Why put Cob in the Walls

We’re putting cob in the three bermed sides and and light clay straw in the non-bermed front side

The Earth Berm Cottage (EBC) is an earth sheltered tiny house. The walls are light wood framed (2×6 studs on 16″ centers). We’re infilling the stud bays of the side and back walls with cob. The front (non-bermed) wall will be infilled with Light Clay Straw (LCS). So, why put mud in the walls?

Thermal reasons for putting cob in the wall

Cob is NOT a good insulator. Is has an R-value of less than 1 per an inch where light clay straw is somewhere in the 1.5- 2.0 range, fiberglass insulation batts are at 3.7 and foam panels are in the neighborhood of 5.

Cob has a lot of mass and thus great thermal capacity. It’s like a thermal battery that absorbs warmth or coolth and releases it later. So, how do we charge this battery that is the wall? We’ll look at a couple of situations.

The cottage in profile. We’re installing a continuous layer of exterior insulation. Currently, I’m leaning toward Rockwool Comfort board 80.

Charging during Warm Weather

Six feet below the surface the ground temperature remains fairly stable. That temperature should be close to the area’s average annual temperature. In central Texas our average annual temperature is around 70° F.

The blue arrows represent the (relative) coolth of the earth at 6 feet below surface level. The exterior, roof and front wall insulation serves to isolate the cob in the walls to prevent it from absorbing surface warmth.

To get the cob in the walls to absorb that coolth from the ground we isolate it from the surface temperature by installing continuous exterior insulation on the walls. We’re also putting a lot of insulation in the roof along with 6 inches of soil. Our site also has a really good tree canopy providing a lot of shade to keep the ground around the cottage cool. The foundation and floor are not insulated allowing the cob to absorb the coolth from the ground.

The cob in the walls absorbs the coolth from the ground and radiates it into the cottage

In a colder climate where the ground temperature is say 55° F you would want to insulate the foundation.

To take the edge off in the winter we’ll have a small wood burning stove

Charging during Cold Weather

The uninsulated foundation/floor that to provides coolth will also act as a heat sink to any heating effort but if the ground temperature is around 70° F that’s not too bad for an inside winter temperature. To take the edge off of really cold days I’m planning to install a wood stove. The cob walls will absorb the radiant heat from a wood stove and the exterior insulation will keep the heat from escaping into the berm. The heat stored in the cob will radiate back into the cottage.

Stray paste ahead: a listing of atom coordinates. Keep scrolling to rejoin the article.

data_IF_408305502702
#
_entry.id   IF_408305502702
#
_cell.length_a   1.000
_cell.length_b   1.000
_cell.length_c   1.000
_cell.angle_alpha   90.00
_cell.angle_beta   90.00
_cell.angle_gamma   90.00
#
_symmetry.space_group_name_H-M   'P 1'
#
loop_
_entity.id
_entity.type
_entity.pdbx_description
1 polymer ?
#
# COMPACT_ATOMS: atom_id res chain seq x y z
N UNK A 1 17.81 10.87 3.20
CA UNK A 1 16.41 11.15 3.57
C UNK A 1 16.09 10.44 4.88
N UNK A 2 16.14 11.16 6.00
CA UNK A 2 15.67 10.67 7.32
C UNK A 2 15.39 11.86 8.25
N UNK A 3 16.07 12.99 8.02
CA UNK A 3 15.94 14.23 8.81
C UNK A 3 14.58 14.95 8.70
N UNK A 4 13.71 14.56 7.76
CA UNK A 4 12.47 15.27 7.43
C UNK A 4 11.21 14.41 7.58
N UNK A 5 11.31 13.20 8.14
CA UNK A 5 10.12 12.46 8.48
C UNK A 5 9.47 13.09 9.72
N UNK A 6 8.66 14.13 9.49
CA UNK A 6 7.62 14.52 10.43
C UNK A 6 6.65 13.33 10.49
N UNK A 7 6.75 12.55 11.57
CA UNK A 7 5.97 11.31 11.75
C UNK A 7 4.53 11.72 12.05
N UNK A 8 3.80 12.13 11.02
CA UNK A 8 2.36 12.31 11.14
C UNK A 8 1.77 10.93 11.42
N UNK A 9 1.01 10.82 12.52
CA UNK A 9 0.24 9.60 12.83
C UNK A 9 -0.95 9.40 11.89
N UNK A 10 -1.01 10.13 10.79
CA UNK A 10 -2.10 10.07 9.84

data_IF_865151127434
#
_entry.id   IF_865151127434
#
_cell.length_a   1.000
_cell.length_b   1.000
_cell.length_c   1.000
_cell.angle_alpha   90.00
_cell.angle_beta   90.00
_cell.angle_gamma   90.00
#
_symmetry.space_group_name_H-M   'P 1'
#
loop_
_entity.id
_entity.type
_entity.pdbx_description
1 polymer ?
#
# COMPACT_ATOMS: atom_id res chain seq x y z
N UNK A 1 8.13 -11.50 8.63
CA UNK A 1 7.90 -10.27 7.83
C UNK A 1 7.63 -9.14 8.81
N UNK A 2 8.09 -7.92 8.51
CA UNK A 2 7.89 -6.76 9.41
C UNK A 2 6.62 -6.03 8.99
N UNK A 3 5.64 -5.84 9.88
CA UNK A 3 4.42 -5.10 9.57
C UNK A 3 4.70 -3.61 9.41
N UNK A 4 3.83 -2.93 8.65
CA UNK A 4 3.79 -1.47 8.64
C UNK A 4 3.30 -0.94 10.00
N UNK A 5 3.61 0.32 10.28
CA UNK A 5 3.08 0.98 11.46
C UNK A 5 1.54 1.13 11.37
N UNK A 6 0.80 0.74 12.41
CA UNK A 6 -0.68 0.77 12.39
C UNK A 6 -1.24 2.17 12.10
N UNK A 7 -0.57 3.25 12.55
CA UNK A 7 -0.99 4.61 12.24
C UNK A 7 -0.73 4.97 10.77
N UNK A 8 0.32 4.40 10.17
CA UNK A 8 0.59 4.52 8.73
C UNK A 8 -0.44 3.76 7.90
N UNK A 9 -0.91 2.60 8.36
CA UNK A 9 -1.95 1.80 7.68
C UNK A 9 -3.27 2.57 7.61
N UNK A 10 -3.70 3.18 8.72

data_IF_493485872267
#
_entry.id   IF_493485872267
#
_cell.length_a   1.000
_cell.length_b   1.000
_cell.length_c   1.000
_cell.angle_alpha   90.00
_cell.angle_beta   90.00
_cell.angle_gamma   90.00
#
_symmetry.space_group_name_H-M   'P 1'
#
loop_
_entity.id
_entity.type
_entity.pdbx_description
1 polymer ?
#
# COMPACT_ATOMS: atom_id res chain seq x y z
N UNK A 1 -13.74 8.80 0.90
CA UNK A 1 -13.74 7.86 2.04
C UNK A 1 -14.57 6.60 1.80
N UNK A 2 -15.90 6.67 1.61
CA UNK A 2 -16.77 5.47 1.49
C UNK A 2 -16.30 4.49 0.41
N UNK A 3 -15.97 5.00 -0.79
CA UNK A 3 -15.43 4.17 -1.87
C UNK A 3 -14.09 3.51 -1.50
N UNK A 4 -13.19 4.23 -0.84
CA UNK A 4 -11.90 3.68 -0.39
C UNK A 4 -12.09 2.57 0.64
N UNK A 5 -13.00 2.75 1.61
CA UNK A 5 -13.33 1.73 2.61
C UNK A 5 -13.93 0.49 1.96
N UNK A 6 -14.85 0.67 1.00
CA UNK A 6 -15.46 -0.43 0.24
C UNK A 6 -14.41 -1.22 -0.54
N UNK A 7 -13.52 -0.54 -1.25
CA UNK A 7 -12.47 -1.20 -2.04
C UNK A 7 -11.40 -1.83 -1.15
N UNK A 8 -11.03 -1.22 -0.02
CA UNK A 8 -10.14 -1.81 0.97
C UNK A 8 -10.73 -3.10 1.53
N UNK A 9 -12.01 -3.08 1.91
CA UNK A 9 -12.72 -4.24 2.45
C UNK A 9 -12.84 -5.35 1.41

Structural reasons for putting cob in the wall

Walls vs Living Roof

We’re planning to install a lightweight living roof which will weigh 60-70 lbs per square foot. A typical roof is designed to accommodate a permanent load of around 20 lbs per square foot.

The 2x6s studs we have supporting the roof are resistant to the compression force of the roof bearing down on them but they susceptible to bending. That’s why with light wood framing the members are installed fairly close together unlike in a post and beam or timber frame construction where larger dimensional lumber is used.

Timber Frame Construction. These posts are 12 feet apart.

The plywood sheathing give the stud walls shear strength and ties them together making them more of a monolithic unit rather than individual members. The cob in the stud bays furthers this monolithic effect even further reinforcing the studs against bending. While the cob doesn’t hold up the roof it is a structural component in a supporting role sense.

A monolithic wall

Walls vs The Berm

Between the weight of the earth of the berm and hydrostatic pressure there will be a some lateral force exerted on the walls. Cob in the walls play less of a role here. The monolithic aspect of the cob infilled wall will resist force parallel to the walls.

The cob will provide some resistance to force parallel to the walls

The bigger concern with earth an earth sheltered structure is force perpendicular to walls. Cob has a lot of mass that will help a little but here are the main factors keeping the walls from collapsing inward.

1) Good drainage: Hydrostatic pressure of water pooling against the wall is more of an issue than the weight of the berm. I’ll put more details in a future post but for now I’ll say that I put in drainage in to move water around the structure and downhill from the cottage.

2) The roof structure and weight: The rafter and beams are secured to the walls with structural fasteners. In the picture below it looks kind of like a grid. The rafters and beam combined with plywood sheathing and the weight of the living roof will make the walls resistant to being moved around.

The roof structure reinforces the walls

3) Intersecting interior walls: The exterior back wall is 18’ long but there will be an interior wall intersecting close to mid way. This interior wall will be infilled with cob and act as a buttress. When back filling we’ll also temporarily brace all of the walls. Once back filled as long as drainage is taken care of there shouldn’t be much lateral force on the walls.

This interior wall will act as a buttress supporting the exterior wall